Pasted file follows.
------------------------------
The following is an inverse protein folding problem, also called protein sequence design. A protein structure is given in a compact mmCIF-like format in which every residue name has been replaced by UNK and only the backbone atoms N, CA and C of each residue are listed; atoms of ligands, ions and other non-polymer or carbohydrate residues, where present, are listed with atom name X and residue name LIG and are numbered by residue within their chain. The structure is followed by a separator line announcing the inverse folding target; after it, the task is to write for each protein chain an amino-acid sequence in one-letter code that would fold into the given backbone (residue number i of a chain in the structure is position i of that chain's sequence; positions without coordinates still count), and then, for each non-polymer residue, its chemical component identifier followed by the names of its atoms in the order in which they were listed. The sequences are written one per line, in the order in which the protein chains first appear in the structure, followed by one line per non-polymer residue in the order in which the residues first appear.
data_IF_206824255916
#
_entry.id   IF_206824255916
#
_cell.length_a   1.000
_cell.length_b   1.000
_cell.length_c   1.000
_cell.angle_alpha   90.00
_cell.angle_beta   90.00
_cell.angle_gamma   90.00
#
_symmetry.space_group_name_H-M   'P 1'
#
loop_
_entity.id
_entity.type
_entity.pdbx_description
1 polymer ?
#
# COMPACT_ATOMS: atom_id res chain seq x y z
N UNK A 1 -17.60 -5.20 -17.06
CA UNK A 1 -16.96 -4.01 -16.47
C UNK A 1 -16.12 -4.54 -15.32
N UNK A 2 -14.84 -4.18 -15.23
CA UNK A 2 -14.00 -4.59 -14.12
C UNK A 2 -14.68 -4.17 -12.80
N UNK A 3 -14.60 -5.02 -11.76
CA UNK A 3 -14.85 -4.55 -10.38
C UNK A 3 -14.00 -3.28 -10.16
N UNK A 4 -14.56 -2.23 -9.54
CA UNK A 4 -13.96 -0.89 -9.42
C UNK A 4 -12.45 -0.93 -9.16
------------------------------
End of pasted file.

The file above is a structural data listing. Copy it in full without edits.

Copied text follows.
The following is an inverse protein folding problem, also called protein sequence design. A protein structure is given in a compact mmCIF-like format in which every residue name has been replaced by UNK and only the backbone atoms N, CA and C of each residue are listed; atoms of ligands, ions and other non-polymer or carbohydrate residues, where present, are listed with atom name X and residue name LIG and are numbered by residue within their chain. The structure is followed by a separator line announcing the inverse folding target; after it, the task is to write for each protein chain an amino-acid sequence in one-letter code that would fold into the given backbone (residue number i of a chain in the structure is position i of that chain's sequence; positions without coordinates still count), and then, for each non-polymer residue, its chemical component identifier followed by the names of its atoms in the order in which they were listed. The sequences are written one per line, in the order in which the protein chains first appear in the structure, followed by one line per non-polymer residue in the order in which the residues first appear.
data_IF_206824255916
#
_entry.id   IF_206824255916
#
_cell.length_a   1.000
_cell.length_b   1.000
_cell.length_c   1.000
_cell.angle_alpha   90.00
_cell.angle_beta   90.00
_cell.angle_gamma   90.00
#
_symmetry.space_group_name_H-M   'P 1'
#
loop_
_entity.id
_entity.type
_entity.pdbx_description
1 polymer ?
#
# COMPACT_ATOMS: atom_id res chain seq x y z
N UNK A 1 -17.60 -5.20 -17.06
CA UNK A 1 -16.96 -4.01 -16.47
C UNK A 1 -16.12 -4.54 -15.32
N UNK A 2 -14.84 -4.18 -15.23
CA UNK A 2 -14.00 -4.59 -14.12
C UNK A 2 -14.68 -4.17 -12.80
N UNK A 3 -14.60 -5.02 -11.76
CA UNK A 3 -14.85 -4.55 -10.38
C UNK A 3 -14.00 -3.28 -10.16
N UNK A 4 -14.56 -2.23 -9.54
CA UNK A 4 -13.96 -0.89 -9.42
C UNK A 4 -12.45 -0.93 -9.16